Read: Day 7. 7/26
7 days in a row, at least 30 minutes, sometimes more. I do believe this is a personal record! 7 days in a row! I’ve often challenged myself, in my own head, to read daily. It seems so easy and simple, just read everyday! Successful people say personal development is a must, read daily, do affirmations, meditate, exercise, leaders are readers… on and on and on. And each time I have privately challenged myself to do any of the habits just mentioned, but truthfully I never seemed to get past day 3!
But today, I claim a small success! 7 days in a row! With a overnight Vegas trip in between!
I was quite proud of myself. This week was super busy. My hubby hosted a youth football camp Saturday and we had a lot to get done the week leading up to the camp. Immediately after the camp we committed to a 24-hour, turn-around Vegas trip for a friend’s birthday! It was all worth it! The football camp was a great success, with great coaches, a place for these young athletes to have fun and learn a few things before season starts! We finally hit the road around 3 pm for Vegas. The hubby offered to drive (after only a few hours of sleep the night before, and spending all morning in the hot sun) so I could get my reading it. He has been super supportive of this new adventure and has helped me stay committed!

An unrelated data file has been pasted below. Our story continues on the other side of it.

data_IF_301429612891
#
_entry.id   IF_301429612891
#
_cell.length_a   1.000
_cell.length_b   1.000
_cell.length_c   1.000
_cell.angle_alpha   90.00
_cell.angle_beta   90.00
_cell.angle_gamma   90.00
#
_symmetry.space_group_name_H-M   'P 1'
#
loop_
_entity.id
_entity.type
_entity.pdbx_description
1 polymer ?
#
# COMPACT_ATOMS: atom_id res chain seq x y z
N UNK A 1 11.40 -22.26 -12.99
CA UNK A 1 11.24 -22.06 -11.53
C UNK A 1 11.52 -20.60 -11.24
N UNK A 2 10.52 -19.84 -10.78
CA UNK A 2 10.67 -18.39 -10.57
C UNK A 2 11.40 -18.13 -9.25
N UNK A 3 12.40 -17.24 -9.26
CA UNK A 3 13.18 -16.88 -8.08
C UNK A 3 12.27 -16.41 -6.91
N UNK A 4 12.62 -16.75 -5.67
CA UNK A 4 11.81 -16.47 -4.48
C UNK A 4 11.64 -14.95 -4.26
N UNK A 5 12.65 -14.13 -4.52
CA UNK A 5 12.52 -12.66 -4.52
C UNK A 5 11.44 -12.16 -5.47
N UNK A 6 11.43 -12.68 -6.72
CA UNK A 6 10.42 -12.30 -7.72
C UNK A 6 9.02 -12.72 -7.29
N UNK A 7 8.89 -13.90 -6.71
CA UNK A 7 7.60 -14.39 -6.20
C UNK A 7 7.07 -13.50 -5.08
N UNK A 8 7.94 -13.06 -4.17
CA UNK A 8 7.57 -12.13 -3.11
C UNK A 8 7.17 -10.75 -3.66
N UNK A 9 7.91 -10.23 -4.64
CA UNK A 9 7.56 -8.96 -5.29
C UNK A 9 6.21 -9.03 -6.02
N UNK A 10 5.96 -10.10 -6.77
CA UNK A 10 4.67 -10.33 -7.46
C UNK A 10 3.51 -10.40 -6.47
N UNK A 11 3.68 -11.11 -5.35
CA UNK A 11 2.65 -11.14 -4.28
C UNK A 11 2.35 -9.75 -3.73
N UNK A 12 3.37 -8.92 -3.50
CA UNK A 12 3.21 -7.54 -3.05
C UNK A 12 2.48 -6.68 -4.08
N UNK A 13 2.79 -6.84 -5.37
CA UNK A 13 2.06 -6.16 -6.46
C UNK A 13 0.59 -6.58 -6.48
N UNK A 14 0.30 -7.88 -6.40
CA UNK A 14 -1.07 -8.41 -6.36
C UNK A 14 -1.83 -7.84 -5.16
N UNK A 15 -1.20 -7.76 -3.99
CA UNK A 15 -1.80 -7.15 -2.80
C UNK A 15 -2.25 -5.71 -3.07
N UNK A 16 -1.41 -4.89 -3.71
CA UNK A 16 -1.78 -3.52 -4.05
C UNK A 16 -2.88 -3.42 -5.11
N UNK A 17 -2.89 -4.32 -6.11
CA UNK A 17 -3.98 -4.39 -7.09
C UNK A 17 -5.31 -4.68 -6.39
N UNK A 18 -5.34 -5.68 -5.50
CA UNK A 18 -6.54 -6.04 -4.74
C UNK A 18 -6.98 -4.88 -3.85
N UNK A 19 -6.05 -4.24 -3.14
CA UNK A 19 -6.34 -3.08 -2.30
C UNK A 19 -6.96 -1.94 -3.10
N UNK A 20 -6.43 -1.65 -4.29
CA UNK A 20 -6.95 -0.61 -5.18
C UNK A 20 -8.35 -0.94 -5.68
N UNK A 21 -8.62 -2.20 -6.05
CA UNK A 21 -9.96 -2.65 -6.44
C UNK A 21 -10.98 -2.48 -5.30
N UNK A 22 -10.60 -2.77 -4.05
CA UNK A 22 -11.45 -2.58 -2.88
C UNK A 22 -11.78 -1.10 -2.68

Sunday was a different story though. In typical Vegas style, we finally made it back to our hotel room around 6 am (we had officially been up for 24 hours!!!) And then around noon we were back on the road… in traffic! A drive that took us 3 hours to get to our destination, doubled for the ride home. Sad face!
Not sure if it was procrastination or just circumstance, but I finally got my bare minimum, 30 minutes of reading in around 10 pm. It was not the most engaged reading session I had this week, but I followed through on my commitment and surprisingly it helped me feel like I didn’t completely waste my Sunday.
The gap between thinking and doing can feel endless and impossible. People say to start small and build slowly day by day. But the day in and day out is difficult. Starting small makes it seem like you’re not going anywhere.
Napoleon Hill says one of the advantages of having a definite aim or purpose is that it fixes our habits so they are taken over by the subconscious mind and used as a involuntary force toward our goals. But what if you do not know your definite aim?
To small daily triumphs,